In January 2018, the German lawyers association, Deutsches Anwaltsinstitut, held its 24th annual conference on administrative law in Leipzig, where the President of the Federal Administrative Court, Prof. Dr. Dr. h.c. Klaus Rennert, spoke about the challenges the administrative courts are facing as a result of the dramatic increase in legal proceedings in asylum-related matters.
The number of asylum cases filed at the 51 administrative courts has increased from approximately 45,000 in 2014 to 400,000 in 2017. Asylum cases now comprise about three fourths of all the cases being dealt with at the administrative courts. The excessive number of lawsuits is clogging the courts and is prolonging the time needed to process all types of cases, not only those concerning asylum related matters. While the German states have increased the number of judges over the past two years, this increase only represents a 15% increase in the number of full-time judges working at the administrative courts compared to a 120% increase in the number of cases being filed. As a result, the number of cases assigned to each judge has more than doubled since 2011, when it averaged 143 cases per judge. Moreover, it is becoming increasingly harder to attract qualified lawyers to the profession.
It is apparent that the situation requires improvements be made in terms of human and material resources as well as changes to asylum procedural law. Legislators have already addressed the issue by permitting so-called ‘leapfrog appeals’ in asylum cases, which allow an appeal to bypass the next higher court and to go straight to the Federal Administrative Court. Another way that the situation could be alleviated would be to make it easier to lodge appeals, which could contribute to obtaining more consistent court rulings. The rule prohibiting appeals courts from sending cases back to the lower court should also be abolished. This special rule, which was introduced in 1992 and was intended to speed up the judicial process, has proven to be increasingly counterproductive. This is particularly true in cases where the appeals court decides it is wrong that an administrative court did not individually verify a person’s claim of persecution in their asylum application and instead assumed he or she was being persecuted because they belonged to a certain ethnic or demographic group. In these cases, an individual assessment of the reasons why an asylum-seeker is being persecuted must be subsequently undertaken, which is a procedure normally carried out by an administrative court and not a higher administrative court. The rule prohibiting higher courts from sending these cases back to lower courts has turned out to be quite a hindrance in this respect. The last option for addressing the backlog in cases would be to extend the Federal Administrative Court’s authority to make assessments of facts pertaining to specific countries. The Federal Administrative Court currently only has the authority to decide on legal issues and does not have the power to evaluate factual findings. Only the higher administrative courts can make these assessments, and they have been assessing the facts in some countries, such as Syria, differently, which has led to inconsistent rulings. Giving the Federal Administrative Court this authority would enable the court to make landmark decisions, which the higher and lower administrative courts will follow.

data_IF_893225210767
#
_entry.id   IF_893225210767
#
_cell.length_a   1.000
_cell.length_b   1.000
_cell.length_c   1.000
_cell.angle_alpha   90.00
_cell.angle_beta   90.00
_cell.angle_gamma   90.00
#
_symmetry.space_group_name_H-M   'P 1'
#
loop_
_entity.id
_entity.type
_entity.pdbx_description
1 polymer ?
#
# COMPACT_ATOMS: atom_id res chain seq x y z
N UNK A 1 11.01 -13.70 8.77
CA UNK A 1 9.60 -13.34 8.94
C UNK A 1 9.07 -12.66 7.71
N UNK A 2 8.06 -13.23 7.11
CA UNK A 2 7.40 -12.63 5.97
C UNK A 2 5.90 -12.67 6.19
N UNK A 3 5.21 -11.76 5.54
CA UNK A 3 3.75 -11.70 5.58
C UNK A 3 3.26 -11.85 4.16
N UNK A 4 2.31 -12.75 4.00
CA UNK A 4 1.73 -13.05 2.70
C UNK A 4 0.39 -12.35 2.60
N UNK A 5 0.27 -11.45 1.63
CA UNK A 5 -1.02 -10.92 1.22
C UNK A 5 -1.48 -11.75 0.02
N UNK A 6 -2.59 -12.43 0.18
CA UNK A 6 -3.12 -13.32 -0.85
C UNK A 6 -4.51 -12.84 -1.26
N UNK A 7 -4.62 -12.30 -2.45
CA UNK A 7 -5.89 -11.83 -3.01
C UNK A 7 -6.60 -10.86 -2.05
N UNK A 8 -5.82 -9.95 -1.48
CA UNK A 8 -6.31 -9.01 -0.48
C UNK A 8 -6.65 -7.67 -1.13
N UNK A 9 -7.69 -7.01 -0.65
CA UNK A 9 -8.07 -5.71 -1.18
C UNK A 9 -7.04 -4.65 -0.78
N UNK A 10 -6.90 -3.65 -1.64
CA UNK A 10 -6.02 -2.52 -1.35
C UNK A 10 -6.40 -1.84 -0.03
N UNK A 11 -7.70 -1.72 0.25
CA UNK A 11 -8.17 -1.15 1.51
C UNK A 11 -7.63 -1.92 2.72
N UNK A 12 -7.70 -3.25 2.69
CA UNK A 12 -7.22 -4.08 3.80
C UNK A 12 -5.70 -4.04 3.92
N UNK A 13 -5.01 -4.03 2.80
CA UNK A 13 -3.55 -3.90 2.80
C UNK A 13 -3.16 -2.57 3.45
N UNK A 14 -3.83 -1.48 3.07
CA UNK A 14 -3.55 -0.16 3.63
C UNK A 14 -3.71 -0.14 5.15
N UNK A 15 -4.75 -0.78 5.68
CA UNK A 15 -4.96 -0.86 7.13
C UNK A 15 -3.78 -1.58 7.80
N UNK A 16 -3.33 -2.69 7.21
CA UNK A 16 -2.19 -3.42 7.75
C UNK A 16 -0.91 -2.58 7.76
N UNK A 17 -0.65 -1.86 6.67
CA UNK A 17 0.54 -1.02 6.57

Translation from German into English by Rosa Foyle